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The renowned Syrian artist Youssef Abdelke was arrested on the evening of July 18, at a checkpoint outside the coastal city of Tartous. He was driving home with two friends when agents of the Syrian Political Security forces stopped the car at a checkpoint and took all three men away. Abdelke was released over a month later. His family had not received any news about him during his detention.

Of the many horrors that Syrians have suffered since the uprising began in March 2011, detention is among the most terrifying. Syrian security forces have arrested thousands of people at checkpoints or during raids on their houses. Various branches of the state security apparatus interrogate them, and often hold them for months without charge, torturing and mistreating them.

They are completely shut off from the world, unable to communicate with their families or a lawyer, sometimes not even sure of where they are.

Some are taken before civilian courts, others face trial before military tribunals. The government accuses many of supporting terrorism, and many die under torture. Some are held in central prisons in big cities, but others are in underground detention centers, inside army barracks, or in places controlled by Syrian security forces.

Networks of detention places seem to have sprung up across the country like a spider web. You sometimes wonder which gate in which street in any given town could lead to a dungeon where innocent aid workers, journalists, and lawyers are hanging upside down from the ceiling, receiving electric shocks, or being whipped while immobilized, squeezed in a tire.

This is no regular detention, but rather a nightmarish black hole, where detainees find themselves left to rot in underground cells, and traumatized about what might happen to them or to their loved ones.

These practices, though banned by international law, are not new: For years, Syria has arbitrarily detained people on the basis of their political or religious affiliations as a tool to deter political activity. Yet the government has detained many more people since the uprising started in March 2011.

Those who are released carry scars on their bodies and on their souls. Many still languish in detention.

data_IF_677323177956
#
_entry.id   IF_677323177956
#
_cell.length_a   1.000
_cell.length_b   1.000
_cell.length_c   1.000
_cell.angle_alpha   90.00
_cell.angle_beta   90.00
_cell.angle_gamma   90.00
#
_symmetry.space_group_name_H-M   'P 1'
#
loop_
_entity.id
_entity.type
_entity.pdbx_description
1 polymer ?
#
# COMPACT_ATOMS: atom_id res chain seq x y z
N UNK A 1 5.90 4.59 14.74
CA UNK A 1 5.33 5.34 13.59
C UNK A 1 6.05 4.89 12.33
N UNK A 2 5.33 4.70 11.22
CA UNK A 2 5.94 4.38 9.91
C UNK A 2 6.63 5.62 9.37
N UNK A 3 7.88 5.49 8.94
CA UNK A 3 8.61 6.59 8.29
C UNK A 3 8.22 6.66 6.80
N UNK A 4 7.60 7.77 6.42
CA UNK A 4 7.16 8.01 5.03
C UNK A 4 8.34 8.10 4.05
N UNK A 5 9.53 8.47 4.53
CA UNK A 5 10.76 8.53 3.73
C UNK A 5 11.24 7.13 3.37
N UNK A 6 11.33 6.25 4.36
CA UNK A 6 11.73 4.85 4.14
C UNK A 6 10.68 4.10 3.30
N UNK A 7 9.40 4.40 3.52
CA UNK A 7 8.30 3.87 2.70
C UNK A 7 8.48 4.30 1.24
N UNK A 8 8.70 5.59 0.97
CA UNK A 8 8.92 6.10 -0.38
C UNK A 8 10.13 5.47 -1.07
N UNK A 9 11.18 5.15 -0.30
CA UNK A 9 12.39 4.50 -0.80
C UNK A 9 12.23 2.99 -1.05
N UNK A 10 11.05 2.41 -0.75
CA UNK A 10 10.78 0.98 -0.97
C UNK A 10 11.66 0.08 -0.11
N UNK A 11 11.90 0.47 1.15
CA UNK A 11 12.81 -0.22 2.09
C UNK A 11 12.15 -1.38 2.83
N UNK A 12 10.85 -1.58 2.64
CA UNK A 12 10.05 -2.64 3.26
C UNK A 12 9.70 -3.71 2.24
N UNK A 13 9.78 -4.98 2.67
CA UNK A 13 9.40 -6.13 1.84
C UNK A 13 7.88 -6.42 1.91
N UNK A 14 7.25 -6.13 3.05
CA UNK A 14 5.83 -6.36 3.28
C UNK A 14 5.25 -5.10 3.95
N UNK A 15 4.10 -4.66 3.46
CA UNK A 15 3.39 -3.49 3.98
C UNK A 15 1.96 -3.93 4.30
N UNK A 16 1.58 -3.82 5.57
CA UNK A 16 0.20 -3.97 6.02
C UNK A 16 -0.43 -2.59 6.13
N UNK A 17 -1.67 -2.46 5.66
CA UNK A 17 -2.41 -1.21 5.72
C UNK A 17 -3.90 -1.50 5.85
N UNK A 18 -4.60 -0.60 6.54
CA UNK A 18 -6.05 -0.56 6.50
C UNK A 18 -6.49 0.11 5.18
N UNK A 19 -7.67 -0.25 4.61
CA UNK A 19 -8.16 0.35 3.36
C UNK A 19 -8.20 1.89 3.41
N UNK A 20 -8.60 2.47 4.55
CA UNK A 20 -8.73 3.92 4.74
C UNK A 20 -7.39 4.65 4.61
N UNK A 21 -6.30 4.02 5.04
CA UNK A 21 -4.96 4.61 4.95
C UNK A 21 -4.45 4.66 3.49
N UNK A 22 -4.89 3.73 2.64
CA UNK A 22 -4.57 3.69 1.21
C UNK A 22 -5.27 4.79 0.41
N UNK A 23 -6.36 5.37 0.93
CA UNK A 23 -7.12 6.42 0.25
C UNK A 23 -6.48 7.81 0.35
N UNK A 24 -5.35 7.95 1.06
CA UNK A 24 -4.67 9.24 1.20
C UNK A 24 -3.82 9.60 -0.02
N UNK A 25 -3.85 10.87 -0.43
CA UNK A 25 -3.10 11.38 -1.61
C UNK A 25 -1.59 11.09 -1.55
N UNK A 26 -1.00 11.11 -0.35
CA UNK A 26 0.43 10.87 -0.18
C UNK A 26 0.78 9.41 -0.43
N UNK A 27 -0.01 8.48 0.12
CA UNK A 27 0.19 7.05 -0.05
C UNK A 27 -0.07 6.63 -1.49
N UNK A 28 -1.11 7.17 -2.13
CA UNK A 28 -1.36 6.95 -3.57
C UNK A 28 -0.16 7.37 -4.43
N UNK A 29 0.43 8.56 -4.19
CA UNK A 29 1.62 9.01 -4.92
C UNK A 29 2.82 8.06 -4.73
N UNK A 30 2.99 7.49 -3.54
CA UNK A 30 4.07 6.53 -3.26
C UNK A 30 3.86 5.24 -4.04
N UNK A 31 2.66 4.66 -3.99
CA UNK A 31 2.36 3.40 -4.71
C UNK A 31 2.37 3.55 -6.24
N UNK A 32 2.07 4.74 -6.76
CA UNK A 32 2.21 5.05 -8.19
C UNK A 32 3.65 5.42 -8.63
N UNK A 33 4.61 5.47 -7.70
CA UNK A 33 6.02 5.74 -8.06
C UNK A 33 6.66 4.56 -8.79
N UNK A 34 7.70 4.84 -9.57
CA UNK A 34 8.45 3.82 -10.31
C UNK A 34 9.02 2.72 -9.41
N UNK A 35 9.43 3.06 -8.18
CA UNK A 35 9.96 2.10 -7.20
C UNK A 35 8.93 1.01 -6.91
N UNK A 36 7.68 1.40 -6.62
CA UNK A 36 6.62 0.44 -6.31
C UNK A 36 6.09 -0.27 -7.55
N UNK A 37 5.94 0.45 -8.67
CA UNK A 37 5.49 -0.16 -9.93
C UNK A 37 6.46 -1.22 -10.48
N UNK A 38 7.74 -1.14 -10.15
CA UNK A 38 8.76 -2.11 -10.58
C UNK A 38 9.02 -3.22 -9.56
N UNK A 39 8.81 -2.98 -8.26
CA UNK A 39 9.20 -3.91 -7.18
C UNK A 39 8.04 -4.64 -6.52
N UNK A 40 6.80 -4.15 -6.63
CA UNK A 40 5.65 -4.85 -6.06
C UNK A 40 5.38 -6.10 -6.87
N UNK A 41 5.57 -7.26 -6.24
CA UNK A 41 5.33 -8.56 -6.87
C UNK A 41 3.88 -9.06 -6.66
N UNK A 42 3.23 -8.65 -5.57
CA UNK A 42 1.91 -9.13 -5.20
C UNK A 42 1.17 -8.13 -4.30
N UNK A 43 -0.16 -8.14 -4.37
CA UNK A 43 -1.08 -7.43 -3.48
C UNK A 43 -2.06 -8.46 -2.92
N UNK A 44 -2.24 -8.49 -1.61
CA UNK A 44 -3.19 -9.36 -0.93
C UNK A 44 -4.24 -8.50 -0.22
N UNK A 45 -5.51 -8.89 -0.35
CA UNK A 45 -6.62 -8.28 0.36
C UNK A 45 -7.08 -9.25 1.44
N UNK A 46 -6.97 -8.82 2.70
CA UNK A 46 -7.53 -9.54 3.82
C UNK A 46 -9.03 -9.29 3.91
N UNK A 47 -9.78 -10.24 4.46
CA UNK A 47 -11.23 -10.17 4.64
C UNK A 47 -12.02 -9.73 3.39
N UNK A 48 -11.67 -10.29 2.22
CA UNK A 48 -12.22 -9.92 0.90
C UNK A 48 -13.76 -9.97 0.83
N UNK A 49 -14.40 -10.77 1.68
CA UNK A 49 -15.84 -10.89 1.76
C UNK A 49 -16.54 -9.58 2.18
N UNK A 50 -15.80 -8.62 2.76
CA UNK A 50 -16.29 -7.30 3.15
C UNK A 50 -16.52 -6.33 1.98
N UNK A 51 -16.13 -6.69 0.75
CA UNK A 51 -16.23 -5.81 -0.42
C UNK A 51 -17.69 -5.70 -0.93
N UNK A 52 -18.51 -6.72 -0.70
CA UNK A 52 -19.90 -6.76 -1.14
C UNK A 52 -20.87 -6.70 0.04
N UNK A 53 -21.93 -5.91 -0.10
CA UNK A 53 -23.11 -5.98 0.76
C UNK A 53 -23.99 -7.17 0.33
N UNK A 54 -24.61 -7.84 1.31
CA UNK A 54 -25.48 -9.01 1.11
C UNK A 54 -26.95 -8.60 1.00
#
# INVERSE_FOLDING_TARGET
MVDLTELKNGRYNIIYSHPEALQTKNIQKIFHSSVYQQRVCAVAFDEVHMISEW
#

And even though some are charged and go before a judge, the legal procedures don’t meet fair trial standards. Courts generally rely on confessions extracted under torture, appeals processes remain inadequate, and detainees often have no access to an attorney. Some find themselves judged in the special Counterterrorism Court, created to prosecute cases under a July 2012 law that has been used to convict peaceful activists on charges of aiding terrorists. The law covers acts such as distributing humanitarian aid, participating in protests, and documenting human rights abuses.

“My heart is burnt,” many mothers of the missing told us. This expression in Syrian dialect suggests the devastation a mother can feel when her child is missing.

It sometimes only takes a few words from someone who was held with the prisoner to ignite a wife’s hope that her husband is alive. Families cling to memories of happier times, and dream of being reunited with their relatives who have fallen into the black hole of Syrian state security.

The Syrian government should stop its practices of torture and arbitrary detention, and people who are lawfully arrested by the Syrian authorities should be tried before courts where fair trial safeguards are assured, then convicted or released.

Armed opposition groups, mainly in opposition-held areas in northern Syria, have also arbitrarily detained journalists, and in some cases, humanitarian assistance providers and activists who criticize the groups. These groups should also stop frivolously detaining people, provide information about anyone in their custody, and treat all detainees in conformity with human rights obligations.

As discussions about future negotiations between the opposition and the Syrian government continue, all parties should remember the people who are arbitrarily detained. Allowing families, lawyers, and an impartial international organization access to the detainees is not a luxury: It is a right enshrined in international law. Releasing detainees should be a priority in the negotiations.

Tamara Alrifai is the Middle East and North Africa advocacy director at Human Rights Watch.

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